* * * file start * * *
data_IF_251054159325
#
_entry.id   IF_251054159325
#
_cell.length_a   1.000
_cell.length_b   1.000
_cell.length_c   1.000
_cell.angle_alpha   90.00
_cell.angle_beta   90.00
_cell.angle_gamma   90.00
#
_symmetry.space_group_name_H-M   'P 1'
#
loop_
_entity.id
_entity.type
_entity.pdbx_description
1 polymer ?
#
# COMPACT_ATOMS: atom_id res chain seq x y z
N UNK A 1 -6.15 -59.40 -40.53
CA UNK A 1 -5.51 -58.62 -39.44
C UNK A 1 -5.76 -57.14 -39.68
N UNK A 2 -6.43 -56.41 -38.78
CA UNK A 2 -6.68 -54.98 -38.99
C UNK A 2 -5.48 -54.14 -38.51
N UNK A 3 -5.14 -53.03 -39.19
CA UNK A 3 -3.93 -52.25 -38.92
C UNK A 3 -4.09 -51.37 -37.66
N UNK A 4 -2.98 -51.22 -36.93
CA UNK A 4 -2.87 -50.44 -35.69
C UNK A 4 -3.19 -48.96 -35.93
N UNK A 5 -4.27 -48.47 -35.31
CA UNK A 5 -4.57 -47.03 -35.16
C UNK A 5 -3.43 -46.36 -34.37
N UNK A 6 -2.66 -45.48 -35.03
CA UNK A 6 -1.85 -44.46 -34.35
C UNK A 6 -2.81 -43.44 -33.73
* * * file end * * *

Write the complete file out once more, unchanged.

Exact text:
data_IF_251054159325
#
_entry.id   IF_251054159325
#
_cell.length_a   1.000
_cell.length_b   1.000
_cell.length_c   1.000
_cell.angle_alpha   90.00
_cell.angle_beta   90.00
_cell.angle_gamma   90.00
#
_symmetry.space_group_name_H-M   'P 1'
#
loop_
_entity.id
_entity.type
_entity.pdbx_description
1 polymer ?
#
# COMPACT_ATOMS: atom_id res chain seq x y z
N UNK A 1 -6.15 -59.40 -40.53
CA UNK A 1 -5.51 -58.62 -39.44
C UNK A 1 -5.76 -57.14 -39.68
N UNK A 2 -6.43 -56.41 -38.78
CA UNK A 2 -6.68 -54.98 -38.99
C UNK A 2 -5.48 -54.14 -38.51
N UNK A 3 -5.14 -53.03 -39.19
CA UNK A 3 -3.93 -52.25 -38.92
C UNK A 3 -4.09 -51.37 -37.66
N UNK A 4 -2.98 -51.22 -36.93
CA UNK A 4 -2.87 -50.44 -35.69
C UNK A 4 -3.19 -48.96 -35.93
N UNK A 5 -4.27 -48.47 -35.31
CA UNK A 5 -4.57 -47.03 -35.16
C UNK A 5 -3.43 -46.36 -34.37
N UNK A 6 -2.66 -45.48 -35.03
CA UNK A 6 -1.85 -44.46 -34.35
C UNK A 6 -2.81 -43.44 -33.73